Celgene’s Abraxane rejected on cost grounds

Abraxane has been rejected by NICE for use in previously untreated metastatic pancreatic cancer.

England’s cost effectiveness watchdog says Celgene’s Abraxane (nab-paclitaxel), which is taken with gemcitabine, has limited benefits compared to current treatments and is more costly.

In its draft guidance, NICE says the data provided by Celgene was less than compelling – it says the data showed that FOLFIRINOX was more clinically effective than nab-paclitaxel with gemcitabine. It also showed that although nab-paclitaxel with gemcitabine was more effective than gemcitabine alone,  but that it resulted in more serious side effects. Nab-paclitaxel with gemcitabine was similar in effectiveness to gemcitabine with capecitabine but may have more side effects.

Abraxane a novel formulation of paclitaxel, a chemotherapy which works by blocking cell division and promoting cell death. In this formulation, paclitaxel is attached to albumin which helps it move through the walls of blood vessels.

In the early stages, pancreatic cancer doesn’t usually cause any symptoms, which can make it difficult to recognise and means that many people are not diagnosed until the cancer is very advanced. Without treatment, survival may be only two to six months. Some people may be offered a FOLFIRINOX chemotherapy (a combination of fluorouracil, leucovorin, irinotecan and oxaliplatin), which is the current standard of care. However this treatment has serious side effects which means it is not always an appropriate option. When this is the case gemcitabine (recommended by NICE in 2001) is generally used, or gemcitabine taken with capecitabine.

Clinical experts told the committee that the side effects for nab-paclitaxel with gemcitabine were more manageable compared to those associated with FOLFIRINOX, but both Celgene and the clinical specialists agreed that nab-paclitaxel with gemcitabine would not be suitable for people who are too ill for chemotherapy treatment.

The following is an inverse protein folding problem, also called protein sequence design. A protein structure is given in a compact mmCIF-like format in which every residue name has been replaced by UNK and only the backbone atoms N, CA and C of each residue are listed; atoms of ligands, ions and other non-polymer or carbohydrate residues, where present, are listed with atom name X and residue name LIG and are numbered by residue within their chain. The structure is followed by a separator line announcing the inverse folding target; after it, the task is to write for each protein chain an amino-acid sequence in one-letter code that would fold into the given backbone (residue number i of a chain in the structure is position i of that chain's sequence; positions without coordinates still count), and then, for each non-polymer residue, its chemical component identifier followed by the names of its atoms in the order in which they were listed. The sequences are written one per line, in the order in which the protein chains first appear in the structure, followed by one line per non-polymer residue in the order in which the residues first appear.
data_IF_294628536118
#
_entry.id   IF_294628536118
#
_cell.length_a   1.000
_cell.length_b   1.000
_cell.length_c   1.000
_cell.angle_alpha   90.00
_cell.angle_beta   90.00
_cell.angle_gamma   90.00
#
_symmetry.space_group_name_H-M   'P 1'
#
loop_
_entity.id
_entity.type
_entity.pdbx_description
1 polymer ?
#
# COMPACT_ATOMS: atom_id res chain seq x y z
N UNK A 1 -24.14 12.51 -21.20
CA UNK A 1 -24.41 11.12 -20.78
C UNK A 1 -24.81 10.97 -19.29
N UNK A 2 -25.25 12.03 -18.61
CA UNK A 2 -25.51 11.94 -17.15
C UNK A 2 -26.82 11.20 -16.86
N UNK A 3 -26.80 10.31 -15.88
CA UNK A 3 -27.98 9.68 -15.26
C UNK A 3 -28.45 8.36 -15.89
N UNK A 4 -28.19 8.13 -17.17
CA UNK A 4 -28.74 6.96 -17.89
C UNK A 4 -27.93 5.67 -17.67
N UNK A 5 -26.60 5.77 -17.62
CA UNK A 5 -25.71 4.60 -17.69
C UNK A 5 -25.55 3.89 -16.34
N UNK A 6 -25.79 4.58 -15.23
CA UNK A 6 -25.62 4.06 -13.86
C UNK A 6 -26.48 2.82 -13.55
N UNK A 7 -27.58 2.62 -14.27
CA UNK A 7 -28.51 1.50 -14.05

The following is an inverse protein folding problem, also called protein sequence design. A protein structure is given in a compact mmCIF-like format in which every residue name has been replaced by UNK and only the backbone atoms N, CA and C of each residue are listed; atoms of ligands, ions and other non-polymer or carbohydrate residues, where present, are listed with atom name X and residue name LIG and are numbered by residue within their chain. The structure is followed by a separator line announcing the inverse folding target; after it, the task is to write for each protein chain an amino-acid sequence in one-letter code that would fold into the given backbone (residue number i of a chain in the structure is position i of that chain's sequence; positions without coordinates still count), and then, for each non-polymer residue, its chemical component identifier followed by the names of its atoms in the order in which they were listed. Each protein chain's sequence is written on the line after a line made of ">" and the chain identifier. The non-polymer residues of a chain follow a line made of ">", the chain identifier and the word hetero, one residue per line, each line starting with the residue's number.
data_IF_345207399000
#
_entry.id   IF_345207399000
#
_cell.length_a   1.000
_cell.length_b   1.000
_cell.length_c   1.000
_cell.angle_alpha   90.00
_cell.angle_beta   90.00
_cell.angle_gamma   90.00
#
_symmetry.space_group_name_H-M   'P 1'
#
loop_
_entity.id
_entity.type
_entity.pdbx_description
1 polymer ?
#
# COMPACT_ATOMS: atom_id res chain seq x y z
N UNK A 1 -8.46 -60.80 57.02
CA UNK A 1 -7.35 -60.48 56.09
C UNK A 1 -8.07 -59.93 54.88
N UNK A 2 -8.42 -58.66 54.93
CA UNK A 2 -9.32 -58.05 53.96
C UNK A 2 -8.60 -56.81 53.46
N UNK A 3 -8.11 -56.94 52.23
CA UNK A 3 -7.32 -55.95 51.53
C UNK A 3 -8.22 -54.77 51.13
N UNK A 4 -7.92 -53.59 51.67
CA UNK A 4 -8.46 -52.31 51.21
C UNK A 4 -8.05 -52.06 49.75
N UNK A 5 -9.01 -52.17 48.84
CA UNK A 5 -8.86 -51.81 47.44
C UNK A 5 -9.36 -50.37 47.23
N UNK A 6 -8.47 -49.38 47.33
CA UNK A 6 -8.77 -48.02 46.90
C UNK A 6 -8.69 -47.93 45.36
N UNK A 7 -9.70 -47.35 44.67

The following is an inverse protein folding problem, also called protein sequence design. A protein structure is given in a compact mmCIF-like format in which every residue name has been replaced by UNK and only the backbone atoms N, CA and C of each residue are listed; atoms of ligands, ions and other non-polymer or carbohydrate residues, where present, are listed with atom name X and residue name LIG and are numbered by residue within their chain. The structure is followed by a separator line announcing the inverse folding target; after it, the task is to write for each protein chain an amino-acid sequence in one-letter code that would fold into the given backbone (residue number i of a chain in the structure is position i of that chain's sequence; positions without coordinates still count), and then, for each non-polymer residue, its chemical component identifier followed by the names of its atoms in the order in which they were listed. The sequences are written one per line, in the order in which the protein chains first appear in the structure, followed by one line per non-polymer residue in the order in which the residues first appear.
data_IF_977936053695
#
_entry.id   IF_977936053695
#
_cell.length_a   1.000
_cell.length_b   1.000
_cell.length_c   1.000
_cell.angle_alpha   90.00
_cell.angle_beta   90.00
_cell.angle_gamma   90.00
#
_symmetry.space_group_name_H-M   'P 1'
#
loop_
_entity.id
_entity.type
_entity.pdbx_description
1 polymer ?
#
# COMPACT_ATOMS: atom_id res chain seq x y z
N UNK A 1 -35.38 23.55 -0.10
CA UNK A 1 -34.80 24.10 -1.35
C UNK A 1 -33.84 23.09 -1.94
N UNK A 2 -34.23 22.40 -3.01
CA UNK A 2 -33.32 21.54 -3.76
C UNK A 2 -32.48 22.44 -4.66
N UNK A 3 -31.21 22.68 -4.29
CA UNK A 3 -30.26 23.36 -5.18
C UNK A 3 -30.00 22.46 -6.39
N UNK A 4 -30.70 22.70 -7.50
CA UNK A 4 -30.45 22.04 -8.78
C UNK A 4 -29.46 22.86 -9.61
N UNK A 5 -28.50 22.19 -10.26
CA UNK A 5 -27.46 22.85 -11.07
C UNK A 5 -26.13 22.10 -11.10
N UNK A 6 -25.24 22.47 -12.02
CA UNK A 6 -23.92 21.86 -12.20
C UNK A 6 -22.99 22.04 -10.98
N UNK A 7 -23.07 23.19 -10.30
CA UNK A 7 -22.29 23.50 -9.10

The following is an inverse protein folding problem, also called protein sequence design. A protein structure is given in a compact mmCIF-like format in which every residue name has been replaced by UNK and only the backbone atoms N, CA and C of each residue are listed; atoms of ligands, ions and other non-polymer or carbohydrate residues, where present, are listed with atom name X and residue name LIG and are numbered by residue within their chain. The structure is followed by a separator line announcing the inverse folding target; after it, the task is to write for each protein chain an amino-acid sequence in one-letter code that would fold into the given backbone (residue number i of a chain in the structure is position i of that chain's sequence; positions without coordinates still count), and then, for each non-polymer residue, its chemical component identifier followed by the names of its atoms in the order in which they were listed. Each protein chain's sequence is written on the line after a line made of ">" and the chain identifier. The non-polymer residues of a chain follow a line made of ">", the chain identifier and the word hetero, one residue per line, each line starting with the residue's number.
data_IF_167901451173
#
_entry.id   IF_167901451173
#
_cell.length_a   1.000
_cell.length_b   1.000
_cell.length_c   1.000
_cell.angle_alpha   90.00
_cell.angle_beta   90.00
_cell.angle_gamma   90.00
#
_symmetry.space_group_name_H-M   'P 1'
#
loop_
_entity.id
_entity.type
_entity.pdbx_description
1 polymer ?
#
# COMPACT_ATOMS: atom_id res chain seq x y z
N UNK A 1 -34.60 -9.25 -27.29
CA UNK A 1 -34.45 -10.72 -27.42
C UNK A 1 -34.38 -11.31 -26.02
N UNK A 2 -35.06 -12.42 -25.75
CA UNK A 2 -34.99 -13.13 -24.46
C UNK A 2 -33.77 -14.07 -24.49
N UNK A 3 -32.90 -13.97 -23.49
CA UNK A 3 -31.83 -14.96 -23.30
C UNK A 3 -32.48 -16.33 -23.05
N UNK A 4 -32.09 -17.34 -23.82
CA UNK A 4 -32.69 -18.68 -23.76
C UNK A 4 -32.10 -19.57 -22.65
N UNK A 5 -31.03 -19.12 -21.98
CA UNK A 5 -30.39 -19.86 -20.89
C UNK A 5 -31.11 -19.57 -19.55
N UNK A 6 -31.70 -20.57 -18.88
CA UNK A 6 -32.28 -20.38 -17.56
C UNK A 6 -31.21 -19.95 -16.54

The list price of nab-paclitaxel is £246 per 100 mg vial (excluding VAT). The company’s submission also states that a 250 mg vial will be available from September 2014 at a price of £615 (excluding VAT). The company estimated the average cost of a 28-day course of treatment to be £1,481 (excluding VAT).

NICE says the most plausible cost per QALY (Quality Adjusted Life Year) gained for nab-paclitaxel plus gemcitabine compared with gemcitabine alone was £78,500 per QALY gained. The company’s analyses showed that nab-paclitaxel plus gemcitabine was dominated by FOLFIRINOX (that is, nab-paclitaxel was less effective and more costly) and had cost per QALY of £87,100 compared with gemcitabine plus capecitabine.

Sir Andrew Dillon, NICE chief executive, said: “Unfortunately the development of new treatments for pancreatic cancer has been very limited in recent years. Although a number of newer treatments including nab-paclitaxel have been introduced, we are disappointed that, when considering the impact of side effects as well as how effective the treatment is the evidence fails to show that it works any better for patients than other treatments already provided by the NHS. It is also more expensive.”

Stakeholders, including Celgene, healthcare professionals and members of the public are now able to comment on the preliminary recommendations, available here, which are available for public consultation.

Until final guidance is issued, NHS bodies should make decisions locally on the funding of specific treatments. Abraxane is currently available via the Cancer Drugs Fund.

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